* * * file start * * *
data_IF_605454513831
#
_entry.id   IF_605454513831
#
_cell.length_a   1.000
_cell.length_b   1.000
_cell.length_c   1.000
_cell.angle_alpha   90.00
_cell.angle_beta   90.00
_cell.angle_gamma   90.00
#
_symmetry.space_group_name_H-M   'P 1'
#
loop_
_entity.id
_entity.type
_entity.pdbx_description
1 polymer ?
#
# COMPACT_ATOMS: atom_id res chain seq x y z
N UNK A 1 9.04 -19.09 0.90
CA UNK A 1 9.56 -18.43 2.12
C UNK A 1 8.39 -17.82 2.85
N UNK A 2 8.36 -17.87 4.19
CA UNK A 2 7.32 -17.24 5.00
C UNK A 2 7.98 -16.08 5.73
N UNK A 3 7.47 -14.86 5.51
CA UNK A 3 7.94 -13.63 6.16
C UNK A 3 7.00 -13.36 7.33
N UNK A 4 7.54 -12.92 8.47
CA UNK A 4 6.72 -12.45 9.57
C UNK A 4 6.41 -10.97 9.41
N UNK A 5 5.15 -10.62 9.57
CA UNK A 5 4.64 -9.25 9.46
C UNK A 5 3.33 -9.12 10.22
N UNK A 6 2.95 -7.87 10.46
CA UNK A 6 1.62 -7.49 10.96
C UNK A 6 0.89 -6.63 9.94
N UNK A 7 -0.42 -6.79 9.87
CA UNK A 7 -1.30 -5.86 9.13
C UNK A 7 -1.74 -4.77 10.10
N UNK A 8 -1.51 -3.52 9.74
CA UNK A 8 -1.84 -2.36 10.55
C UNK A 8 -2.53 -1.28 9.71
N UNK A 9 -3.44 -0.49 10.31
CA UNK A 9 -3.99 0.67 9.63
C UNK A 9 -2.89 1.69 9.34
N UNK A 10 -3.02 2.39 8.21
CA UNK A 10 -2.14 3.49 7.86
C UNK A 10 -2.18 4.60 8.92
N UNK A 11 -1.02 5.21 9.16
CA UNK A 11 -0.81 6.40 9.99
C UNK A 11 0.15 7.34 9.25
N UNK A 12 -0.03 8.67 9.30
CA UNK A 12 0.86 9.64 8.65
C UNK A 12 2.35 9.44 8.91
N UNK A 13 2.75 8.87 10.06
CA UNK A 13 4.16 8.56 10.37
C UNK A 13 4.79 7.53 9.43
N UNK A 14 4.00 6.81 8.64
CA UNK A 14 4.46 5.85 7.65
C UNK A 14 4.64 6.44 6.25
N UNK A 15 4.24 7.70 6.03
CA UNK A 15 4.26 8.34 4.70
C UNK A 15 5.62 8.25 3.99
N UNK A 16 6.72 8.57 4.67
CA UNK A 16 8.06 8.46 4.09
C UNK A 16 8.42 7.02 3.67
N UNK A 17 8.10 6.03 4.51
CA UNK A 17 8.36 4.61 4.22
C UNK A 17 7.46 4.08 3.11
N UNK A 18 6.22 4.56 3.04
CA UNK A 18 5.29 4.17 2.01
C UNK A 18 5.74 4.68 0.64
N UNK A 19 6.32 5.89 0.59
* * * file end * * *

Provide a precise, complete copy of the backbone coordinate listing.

data_IF_605454513831
#
_entry.id   IF_605454513831
#
_cell.length_a   1.000
_cell.length_b   1.000
_cell.length_c   1.000
_cell.angle_alpha   90.00
_cell.angle_beta   90.00
_cell.angle_gamma   90.00
#
_symmetry.space_group_name_H-M   'P 1'
#
loop_
_entity.id
_entity.type
_entity.pdbx_description
1 polymer ?
#
# COMPACT_ATOMS: atom_id res chain seq x y z
N UNK A 1 9.04 -19.09 0.90
CA UNK A 1 9.56 -18.43 2.12
C UNK A 1 8.39 -17.82 2.85
N UNK A 2 8.36 -17.87 4.19
CA UNK A 2 7.32 -17.24 5.00
C UNK A 2 7.98 -16.08 5.73
N UNK A 3 7.47 -14.86 5.51
CA UNK A 3 7.94 -13.63 6.16
C UNK A 3 7.00 -13.36 7.33
N UNK A 4 7.54 -12.92 8.47
CA UNK A 4 6.72 -12.45 9.57
C UNK A 4 6.41 -10.97 9.41
N UNK A 5 5.15 -10.62 9.57
CA UNK A 5 4.64 -9.25 9.46
C UNK A 5 3.33 -9.12 10.22
N UNK A 6 2.95 -7.87 10.46
CA UNK A 6 1.62 -7.49 10.96
C UNK A 6 0.89 -6.63 9.94
N UNK A 7 -0.42 -6.79 9.87
CA UNK A 7 -1.30 -5.86 9.13
C UNK A 7 -1.74 -4.77 10.10
N UNK A 8 -1.51 -3.52 9.74
CA UNK A 8 -1.84 -2.36 10.55
C UNK A 8 -2.53 -1.28 9.71
N UNK A 9 -3.44 -0.49 10.31
CA UNK A 9 -3.99 0.67 9.63
C UNK A 9 -2.89 1.69 9.34
N UNK A 10 -3.02 2.39 8.21
CA UNK A 10 -2.14 3.49 7.86
C UNK A 10 -2.18 4.60 8.92
N UNK A 11 -1.02 5.21 9.16
CA UNK A 11 -0.81 6.40 9.99
C UNK A 11 0.15 7.34 9.25
N UNK A 12 -0.03 8.67 9.30
CA UNK A 12 0.86 9.64 8.65
C UNK A 12 2.35 9.44 8.91
N UNK A 13 2.75 8.87 10.06
CA UNK A 13 4.16 8.56 10.37
C UNK A 13 4.79 7.53 9.43
N UNK A 14 4.00 6.81 8.64
CA UNK A 14 4.46 5.85 7.65
C UNK A 14 4.64 6.44 6.25
N UNK A 15 4.24 7.70 6.03
CA UNK A 15 4.26 8.34 4.70
C UNK A 15 5.62 8.25 3.99
N UNK A 16 6.72 8.57 4.67
CA UNK A 16 8.06 8.46 4.09
C UNK A 16 8.42 7.02 3.67
N UNK A 17 8.10 6.03 4.51
CA UNK A 17 8.36 4.61 4.22
C UNK A 17 7.46 4.08 3.11
N UNK A 18 6.22 4.56 3.04
CA UNK A 18 5.29 4.17 2.01
C UNK A 18 5.74 4.68 0.64
N UNK A 19 6.32 5.89 0.59